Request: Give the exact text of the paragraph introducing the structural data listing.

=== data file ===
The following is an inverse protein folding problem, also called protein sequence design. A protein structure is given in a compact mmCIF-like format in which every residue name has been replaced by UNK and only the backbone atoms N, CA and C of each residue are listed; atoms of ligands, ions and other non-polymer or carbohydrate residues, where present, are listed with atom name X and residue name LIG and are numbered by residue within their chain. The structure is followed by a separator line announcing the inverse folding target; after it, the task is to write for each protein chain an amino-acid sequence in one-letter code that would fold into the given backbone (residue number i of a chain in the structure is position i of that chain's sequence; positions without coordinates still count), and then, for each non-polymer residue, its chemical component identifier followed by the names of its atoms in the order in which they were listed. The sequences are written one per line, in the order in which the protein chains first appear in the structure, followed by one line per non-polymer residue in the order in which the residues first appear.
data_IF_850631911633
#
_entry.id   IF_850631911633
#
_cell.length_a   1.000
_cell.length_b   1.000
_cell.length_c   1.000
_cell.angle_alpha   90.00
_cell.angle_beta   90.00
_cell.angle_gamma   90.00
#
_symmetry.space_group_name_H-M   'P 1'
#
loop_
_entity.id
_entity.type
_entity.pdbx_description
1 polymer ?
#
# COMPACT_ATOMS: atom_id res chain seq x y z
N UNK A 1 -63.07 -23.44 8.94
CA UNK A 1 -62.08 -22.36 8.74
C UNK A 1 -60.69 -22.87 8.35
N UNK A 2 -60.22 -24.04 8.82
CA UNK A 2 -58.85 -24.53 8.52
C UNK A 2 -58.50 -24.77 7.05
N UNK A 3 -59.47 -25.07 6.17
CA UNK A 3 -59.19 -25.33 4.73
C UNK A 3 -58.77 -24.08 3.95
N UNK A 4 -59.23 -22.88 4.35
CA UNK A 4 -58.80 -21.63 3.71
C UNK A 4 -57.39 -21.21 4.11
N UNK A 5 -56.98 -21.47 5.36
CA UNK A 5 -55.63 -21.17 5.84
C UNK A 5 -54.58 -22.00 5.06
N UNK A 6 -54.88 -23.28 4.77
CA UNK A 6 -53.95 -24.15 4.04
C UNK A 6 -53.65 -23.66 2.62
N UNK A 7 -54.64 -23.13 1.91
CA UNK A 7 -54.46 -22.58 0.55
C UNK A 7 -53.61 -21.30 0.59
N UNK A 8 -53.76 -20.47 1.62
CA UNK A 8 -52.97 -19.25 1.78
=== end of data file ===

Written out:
The following is an inverse protein folding problem, also called protein sequence design. A protein structure is given in a compact mmCIF-like format in which every residue name has been replaced by UNK and only the backbone atoms N, CA and C of each residue are listed; atoms of ligands, ions and other non-polymer or carbohydrate residues, where present, are listed with atom name X and residue name LIG and are numbered by residue within their chain. The structure is followed by a separator line announcing the inverse folding target; after it, the task is to write for each protein chain an amino-acid sequence in one-letter code that would fold into the given backbone (residue number i of a chain in the structure is position i of that chain's sequence; positions without coordinates still count), and then, for each non-polymer residue, its chemical component identifier followed by the names of its atoms in the order in which they were listed. The sequences are written one per line, in the order in which the protein chains first appear in the structure, followed by one line per non-polymer residue in the order in which the residues first appear.